New Delhi, Aug 20 (IANS) The Centre on Monday told the Supreme Court that it has finalised the national plan to combat drug abuse amongst children and taken “substantial steps” in the nationwide survey to identify the prevalence of drug abuse across the country and generate a national data base.
Submitting the status report on the compliance of 2016 direction of the top court, Additional Solicitor General Pinki Anand told the bench of Chief Justice Dipak Misra, Justice A.M. Khanwilkar and Justice D.Y. Chandrachud that the data collection has been completed in 31 states and Union Territories (UTs) and is in advance stage in the remaining five states and UTs.
Submitting the National Action Plan for Drug Demand Reduction (NAPDDR), ASG Anand sought four months’ time to complete the survey as directed by the top court by its December 14, 2016 judgment.
The National Action Plan for Drug Demand Reduction for 2018-2023 aims at reduction of adverse consequences of drug abuse through multi-pronged strategy involving education, de-addiction and rehabilitation of affected individuals and their families.
The NAPDDR focuses on preventive eduction, awareness generation, identification, counselling, treatment and rehabilitation of drug-dependent persons.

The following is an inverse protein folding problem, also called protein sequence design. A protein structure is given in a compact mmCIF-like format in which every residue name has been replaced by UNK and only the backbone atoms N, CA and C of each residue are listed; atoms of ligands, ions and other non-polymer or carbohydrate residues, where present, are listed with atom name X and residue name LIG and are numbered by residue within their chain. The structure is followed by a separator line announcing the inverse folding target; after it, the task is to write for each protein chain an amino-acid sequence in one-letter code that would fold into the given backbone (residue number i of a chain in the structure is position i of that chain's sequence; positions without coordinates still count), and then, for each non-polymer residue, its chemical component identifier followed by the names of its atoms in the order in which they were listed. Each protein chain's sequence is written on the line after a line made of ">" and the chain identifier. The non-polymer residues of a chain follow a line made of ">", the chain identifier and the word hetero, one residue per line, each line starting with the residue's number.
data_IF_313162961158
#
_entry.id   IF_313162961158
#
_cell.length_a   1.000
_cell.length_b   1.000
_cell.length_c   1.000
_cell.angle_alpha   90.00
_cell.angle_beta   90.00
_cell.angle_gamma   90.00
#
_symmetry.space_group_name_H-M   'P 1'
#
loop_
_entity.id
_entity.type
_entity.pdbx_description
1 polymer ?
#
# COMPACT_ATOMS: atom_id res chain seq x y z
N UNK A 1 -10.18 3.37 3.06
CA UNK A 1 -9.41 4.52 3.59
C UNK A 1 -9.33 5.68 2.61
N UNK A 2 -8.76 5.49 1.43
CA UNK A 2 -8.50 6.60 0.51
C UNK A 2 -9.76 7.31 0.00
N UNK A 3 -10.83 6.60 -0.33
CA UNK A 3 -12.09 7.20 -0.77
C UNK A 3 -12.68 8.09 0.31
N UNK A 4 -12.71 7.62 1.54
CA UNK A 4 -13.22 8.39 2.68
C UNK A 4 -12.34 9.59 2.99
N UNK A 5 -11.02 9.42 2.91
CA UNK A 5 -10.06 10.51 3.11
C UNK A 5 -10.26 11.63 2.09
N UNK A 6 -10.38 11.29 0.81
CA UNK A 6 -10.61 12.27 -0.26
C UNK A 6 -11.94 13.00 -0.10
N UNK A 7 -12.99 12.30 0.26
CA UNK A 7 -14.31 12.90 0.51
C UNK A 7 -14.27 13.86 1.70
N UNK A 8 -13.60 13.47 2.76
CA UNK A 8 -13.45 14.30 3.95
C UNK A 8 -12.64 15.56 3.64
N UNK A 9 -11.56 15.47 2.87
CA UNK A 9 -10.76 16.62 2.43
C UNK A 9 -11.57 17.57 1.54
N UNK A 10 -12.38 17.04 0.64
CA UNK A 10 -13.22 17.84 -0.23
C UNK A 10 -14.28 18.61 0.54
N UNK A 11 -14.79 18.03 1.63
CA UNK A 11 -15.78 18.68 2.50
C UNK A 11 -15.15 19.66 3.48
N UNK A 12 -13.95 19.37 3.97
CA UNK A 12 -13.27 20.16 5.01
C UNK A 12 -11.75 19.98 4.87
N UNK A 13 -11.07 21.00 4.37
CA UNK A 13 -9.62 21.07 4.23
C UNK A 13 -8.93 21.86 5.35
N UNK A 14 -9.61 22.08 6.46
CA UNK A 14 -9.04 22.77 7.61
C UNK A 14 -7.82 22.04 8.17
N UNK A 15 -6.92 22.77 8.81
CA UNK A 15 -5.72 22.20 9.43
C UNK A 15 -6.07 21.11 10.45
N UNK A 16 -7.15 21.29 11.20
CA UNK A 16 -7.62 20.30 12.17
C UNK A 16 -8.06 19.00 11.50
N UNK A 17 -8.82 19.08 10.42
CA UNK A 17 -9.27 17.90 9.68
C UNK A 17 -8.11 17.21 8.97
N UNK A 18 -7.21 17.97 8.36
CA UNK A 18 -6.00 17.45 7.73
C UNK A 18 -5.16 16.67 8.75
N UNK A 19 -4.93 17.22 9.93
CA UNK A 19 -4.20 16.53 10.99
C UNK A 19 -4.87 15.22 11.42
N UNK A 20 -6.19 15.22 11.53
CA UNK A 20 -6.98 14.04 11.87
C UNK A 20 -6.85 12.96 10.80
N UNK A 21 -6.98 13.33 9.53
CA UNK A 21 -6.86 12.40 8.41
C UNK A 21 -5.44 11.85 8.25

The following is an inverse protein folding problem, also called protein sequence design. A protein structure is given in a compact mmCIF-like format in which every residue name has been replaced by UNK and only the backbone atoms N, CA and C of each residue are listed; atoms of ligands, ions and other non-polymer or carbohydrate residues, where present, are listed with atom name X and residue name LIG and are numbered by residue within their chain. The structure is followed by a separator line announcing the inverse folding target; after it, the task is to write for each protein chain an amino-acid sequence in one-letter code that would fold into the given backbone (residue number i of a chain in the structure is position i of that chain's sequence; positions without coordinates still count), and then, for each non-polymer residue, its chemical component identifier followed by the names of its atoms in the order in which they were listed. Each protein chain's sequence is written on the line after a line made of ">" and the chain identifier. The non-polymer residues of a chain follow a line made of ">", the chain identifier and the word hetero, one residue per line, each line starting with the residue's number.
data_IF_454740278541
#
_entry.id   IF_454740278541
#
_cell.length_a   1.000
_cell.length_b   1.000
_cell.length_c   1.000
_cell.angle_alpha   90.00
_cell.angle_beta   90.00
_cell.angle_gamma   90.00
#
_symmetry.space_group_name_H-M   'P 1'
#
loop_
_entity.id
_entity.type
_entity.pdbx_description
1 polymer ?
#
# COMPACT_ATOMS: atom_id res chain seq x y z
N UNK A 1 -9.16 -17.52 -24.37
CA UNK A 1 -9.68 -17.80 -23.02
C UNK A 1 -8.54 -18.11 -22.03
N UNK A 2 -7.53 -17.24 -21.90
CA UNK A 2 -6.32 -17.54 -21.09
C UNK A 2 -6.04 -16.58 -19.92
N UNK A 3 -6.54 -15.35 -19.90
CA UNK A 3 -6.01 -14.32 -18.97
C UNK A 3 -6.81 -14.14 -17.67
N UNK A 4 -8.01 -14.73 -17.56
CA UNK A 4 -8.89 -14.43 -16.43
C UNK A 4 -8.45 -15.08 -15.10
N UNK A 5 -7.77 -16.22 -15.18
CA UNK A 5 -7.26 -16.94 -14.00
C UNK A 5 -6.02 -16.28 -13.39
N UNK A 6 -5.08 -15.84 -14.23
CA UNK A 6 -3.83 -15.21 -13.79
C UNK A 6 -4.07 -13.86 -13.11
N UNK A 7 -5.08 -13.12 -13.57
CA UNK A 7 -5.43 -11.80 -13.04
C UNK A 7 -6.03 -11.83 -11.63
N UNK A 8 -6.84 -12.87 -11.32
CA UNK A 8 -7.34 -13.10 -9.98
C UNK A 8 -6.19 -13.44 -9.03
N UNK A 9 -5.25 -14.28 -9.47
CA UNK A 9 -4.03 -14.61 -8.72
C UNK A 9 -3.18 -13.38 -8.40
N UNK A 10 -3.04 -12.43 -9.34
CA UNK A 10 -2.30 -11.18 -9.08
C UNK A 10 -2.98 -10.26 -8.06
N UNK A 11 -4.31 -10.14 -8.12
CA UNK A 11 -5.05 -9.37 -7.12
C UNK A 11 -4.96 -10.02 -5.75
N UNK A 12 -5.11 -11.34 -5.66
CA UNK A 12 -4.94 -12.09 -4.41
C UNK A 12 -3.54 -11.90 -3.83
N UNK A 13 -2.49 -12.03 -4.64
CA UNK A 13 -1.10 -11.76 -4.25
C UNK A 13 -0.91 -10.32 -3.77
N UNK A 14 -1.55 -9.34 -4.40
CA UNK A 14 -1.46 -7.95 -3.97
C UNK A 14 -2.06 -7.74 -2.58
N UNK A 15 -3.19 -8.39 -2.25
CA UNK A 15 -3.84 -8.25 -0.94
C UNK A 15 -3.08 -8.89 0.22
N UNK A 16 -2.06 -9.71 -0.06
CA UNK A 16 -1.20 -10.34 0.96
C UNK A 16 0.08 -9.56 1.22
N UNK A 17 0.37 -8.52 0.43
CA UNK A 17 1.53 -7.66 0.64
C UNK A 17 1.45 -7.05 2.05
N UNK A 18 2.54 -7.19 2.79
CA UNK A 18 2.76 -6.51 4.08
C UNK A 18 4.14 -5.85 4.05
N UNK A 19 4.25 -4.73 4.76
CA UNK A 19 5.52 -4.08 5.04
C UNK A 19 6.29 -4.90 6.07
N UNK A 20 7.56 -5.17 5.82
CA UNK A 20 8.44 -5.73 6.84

It also includes trainings and capacity building of the service providers through collaborative efforts of the Central and state governments and NGOs.
The court granted the Centre time till second week of February 2019 to complete the task.
The top court by its December 14, 2016 judgment had asked the Centre to formulate a national action plan to combat drug abuse amongst children and undertake a survey to know the extent of menace and for effective policy intervention.
Directing to “complete a national survey and generate a national data base within a period of six months”, the court had said: “Generation of reliable data is an essential requirement of a policy aimed at curbing substance abuse.”
“In the absence of accurate data at a national, state and sectoral level, policy interventions can at best remain ad hoc” as “…in the absence of data there will be no realistic assessment of the nature and extent of policy interventions required…”, the court had said in 2016.
It is only through such a survey that there can be an assessment of vulnerable states and regions, high risk populations, requirement of infrastructure, including de-addiction centres across the states, requirement of trained manpower, and requirement of rehabilitation, treatment and counselling services, the court had said in 2016.